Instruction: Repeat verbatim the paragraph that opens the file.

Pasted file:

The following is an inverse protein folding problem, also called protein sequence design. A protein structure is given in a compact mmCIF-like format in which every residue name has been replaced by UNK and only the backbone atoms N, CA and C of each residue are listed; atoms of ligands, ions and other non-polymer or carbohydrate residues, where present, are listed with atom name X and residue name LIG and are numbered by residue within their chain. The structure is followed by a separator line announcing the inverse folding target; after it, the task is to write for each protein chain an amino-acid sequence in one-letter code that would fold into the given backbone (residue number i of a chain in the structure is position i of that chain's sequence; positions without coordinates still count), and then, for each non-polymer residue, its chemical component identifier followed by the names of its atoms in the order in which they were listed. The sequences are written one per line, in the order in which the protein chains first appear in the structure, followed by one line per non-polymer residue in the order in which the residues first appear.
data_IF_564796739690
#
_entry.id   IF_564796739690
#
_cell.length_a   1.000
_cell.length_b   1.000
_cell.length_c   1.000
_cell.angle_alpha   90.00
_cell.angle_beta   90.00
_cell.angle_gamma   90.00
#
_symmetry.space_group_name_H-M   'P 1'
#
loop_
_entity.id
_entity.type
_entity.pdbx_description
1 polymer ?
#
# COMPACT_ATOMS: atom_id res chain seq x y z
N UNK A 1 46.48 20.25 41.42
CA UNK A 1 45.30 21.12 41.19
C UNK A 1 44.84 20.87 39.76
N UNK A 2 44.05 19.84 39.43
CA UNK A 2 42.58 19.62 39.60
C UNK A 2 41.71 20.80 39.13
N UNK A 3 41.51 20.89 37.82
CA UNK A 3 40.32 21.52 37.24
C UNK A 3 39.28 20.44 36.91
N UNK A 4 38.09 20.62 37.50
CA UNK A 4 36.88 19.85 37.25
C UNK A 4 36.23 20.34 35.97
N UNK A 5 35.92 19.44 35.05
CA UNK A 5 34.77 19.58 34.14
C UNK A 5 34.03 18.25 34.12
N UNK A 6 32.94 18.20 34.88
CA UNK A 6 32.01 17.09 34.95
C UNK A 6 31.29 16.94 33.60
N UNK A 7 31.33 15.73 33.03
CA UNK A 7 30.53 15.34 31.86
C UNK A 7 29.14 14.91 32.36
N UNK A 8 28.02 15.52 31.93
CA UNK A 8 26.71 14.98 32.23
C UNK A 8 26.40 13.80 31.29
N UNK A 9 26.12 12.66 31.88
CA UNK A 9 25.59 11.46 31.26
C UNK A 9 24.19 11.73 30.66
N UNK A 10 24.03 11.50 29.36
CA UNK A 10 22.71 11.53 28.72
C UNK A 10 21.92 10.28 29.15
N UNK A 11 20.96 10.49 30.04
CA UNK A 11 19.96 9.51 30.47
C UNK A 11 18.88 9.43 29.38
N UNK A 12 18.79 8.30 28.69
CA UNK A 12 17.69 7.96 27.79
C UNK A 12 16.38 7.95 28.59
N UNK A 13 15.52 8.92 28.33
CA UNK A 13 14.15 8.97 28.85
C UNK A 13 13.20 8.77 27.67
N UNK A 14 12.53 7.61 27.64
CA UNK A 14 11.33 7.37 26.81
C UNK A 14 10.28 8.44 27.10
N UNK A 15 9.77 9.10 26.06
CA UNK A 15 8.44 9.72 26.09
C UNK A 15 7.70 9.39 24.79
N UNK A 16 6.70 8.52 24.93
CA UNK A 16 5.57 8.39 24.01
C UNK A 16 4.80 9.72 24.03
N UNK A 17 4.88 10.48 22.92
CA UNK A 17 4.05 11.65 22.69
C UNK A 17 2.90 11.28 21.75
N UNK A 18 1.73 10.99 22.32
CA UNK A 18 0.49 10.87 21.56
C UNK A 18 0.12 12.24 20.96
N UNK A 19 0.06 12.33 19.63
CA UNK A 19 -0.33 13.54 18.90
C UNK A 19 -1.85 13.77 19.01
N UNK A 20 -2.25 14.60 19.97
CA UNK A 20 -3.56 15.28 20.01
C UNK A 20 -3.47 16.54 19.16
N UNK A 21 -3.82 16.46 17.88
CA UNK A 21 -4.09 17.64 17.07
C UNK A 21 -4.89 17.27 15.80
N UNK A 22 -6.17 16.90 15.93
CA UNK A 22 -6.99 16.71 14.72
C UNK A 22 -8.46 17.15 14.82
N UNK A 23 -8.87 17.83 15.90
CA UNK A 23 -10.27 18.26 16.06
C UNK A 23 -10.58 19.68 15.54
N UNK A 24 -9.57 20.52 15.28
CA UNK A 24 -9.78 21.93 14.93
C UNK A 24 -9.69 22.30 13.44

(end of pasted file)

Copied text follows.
The following is an inverse protein folding problem, also called protein sequence design. A protein structure is given in a compact mmCIF-like format in which every residue name has been replaced by UNK and only the backbone atoms N, CA and C of each residue are listed; atoms of ligands, ions and other non-polymer or carbohydrate residues, where present, are listed with atom name X and residue name LIG and are numbered by residue within their chain. The structure is followed by a separator line announcing the inverse folding target; after it, the task is to write for each protein chain an amino-acid sequence in one-letter code that would fold into the given backbone (residue number i of a chain in the structure is position i of that chain's sequence; positions without coordinates still count), and then, for each non-polymer residue, its chemical component identifier followed by the names of its atoms in the order in which they were listed. The sequences are written one per line, in the order in which the protein chains first appear in the structure, followed by one line per non-polymer residue in the order in which the residues first appear.